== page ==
The future of freight: 2020 trucking industry forecasts
As we watch 2019 fade away in the rear-view mirror, it’s time to start planning for the year to come. The LTL industry is poised for a lot of change in 2020, with looming effects of ongoing tariffs and the shift to the ELD mandate leading the pack of factors to contend with.
As with any forecast, it’s important to stay on top of your trucking industry news throughout 2020 and beyond to understand what comes to fruition and what pivots occur instead. For now, though, here are some initial 2020 trucking industry predictions to prepare you for the year ahead.
Trade war = possible freight recession
First, the bad news: This past year saw the beginnings of a standoff on trade between the U.S. and China, with each country imposing tariffs on and limiting its purchasing from the other. This has led to the beginnings of an economic downturn, as U.S. manufacturers have more product than they can usually sell overseas… which also translates to limited need for trucking companies to ship those goods.
According to ACT Research president Kenny Vieth, the industrial recession that’s already beginning throughout the U.S. is sure to have a major effect on freight and LTL industry trends. “Freight recovery is dependent on the speed at which equipment supply and freight demand are brought back in line,” Veith said. So until manufacturing reaches a semblance of equilibrium, expect the shipping industry to slow even further.
More opportunities in construction
Thankfully, with every cloud comes a silver lining. Despite the downturn in industrial manufacturing, building construction continues to grow. According to PGT Trucking CEO Pat Gallagher, “We’re seeing the construction business booming . . . Everywhere you go in major cities you see cranes.”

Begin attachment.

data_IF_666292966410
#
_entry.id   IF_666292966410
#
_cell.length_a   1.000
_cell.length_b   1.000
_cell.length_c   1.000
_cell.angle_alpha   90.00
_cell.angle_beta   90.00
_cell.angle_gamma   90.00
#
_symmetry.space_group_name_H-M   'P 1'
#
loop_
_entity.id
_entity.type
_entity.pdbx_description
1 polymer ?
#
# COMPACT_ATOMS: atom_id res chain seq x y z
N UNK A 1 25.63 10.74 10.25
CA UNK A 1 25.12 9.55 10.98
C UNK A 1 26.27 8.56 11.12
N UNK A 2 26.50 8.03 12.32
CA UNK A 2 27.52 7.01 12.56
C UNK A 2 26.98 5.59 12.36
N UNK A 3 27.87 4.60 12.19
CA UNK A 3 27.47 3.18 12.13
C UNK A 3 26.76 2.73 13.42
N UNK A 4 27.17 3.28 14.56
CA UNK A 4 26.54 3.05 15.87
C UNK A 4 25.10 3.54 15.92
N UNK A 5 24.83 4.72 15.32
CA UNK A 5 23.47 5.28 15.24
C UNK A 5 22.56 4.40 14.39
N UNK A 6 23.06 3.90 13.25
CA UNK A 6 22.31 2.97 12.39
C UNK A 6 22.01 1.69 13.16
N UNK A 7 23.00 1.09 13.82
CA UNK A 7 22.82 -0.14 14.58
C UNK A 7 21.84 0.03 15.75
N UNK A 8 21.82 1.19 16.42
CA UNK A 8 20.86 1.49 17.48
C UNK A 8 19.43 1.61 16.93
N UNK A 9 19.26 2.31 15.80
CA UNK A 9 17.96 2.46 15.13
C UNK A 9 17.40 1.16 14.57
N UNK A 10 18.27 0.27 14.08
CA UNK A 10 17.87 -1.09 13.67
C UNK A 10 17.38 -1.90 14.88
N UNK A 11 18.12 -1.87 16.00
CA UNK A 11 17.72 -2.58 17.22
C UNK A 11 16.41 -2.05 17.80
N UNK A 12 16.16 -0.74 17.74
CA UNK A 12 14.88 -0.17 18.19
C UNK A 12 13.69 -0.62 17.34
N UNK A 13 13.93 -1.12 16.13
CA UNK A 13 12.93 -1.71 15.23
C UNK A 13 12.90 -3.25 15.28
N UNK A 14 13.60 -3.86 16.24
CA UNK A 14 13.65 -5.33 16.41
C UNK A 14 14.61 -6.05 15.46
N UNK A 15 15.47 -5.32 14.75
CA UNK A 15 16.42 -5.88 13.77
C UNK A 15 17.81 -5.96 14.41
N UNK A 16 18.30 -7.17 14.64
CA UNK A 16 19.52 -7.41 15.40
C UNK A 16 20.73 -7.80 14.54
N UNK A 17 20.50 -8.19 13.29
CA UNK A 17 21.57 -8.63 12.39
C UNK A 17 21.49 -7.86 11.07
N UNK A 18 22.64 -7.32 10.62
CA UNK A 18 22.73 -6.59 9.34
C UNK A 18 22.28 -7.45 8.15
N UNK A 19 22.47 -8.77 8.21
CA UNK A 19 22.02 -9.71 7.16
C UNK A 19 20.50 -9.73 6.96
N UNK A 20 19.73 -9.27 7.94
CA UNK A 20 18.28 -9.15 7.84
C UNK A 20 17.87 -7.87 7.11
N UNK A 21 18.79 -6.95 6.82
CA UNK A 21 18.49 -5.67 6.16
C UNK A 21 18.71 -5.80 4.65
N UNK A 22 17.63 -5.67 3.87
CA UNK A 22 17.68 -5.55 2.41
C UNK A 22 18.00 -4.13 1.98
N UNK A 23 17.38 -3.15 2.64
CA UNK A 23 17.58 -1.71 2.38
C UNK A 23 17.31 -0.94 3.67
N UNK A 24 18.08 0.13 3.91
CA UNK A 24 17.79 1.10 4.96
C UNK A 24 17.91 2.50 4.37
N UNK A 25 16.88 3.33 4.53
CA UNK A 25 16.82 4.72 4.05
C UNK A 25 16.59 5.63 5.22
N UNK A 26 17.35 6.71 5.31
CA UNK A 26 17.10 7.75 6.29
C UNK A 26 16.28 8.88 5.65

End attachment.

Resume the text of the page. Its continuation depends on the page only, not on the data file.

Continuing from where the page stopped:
If this trend holds steady, carriers could potentially offset losses from hauling HHG and other tariff-affected goods by finding opportunities for truck drivers to support construction efforts. These opportunities could widen even further should the federal government prioritize infrastructure reform, which would open up a plethora of job sites and require truckers to deliver the necessary materials.
Mandatory ELD compliance
In 2020, the use of FMCSA-approved electronic logging devices (ELDs) must comply with the specifications laid out in the 2012 MAP-21 Congressional bill that did away with the familiar paper logbooks the trucking industry had previously used. Carriers had until December 2017 to install and implement ELDs into their record processes. But if your company had a different electronic logging system—specifically, automatic on-board recording devices (AOBRDs)—at the time, you got a pass until December 2019 to update your hardware, rules, and processes to be in compliance with those rewritten for MAP-21.
As of next month, that pass is null and void; all grandfathered on-board electronic logging systems must be switched for ELD-compliant devices. This also includes smartphones and tablets, which must be hardwired to the truck’s engine.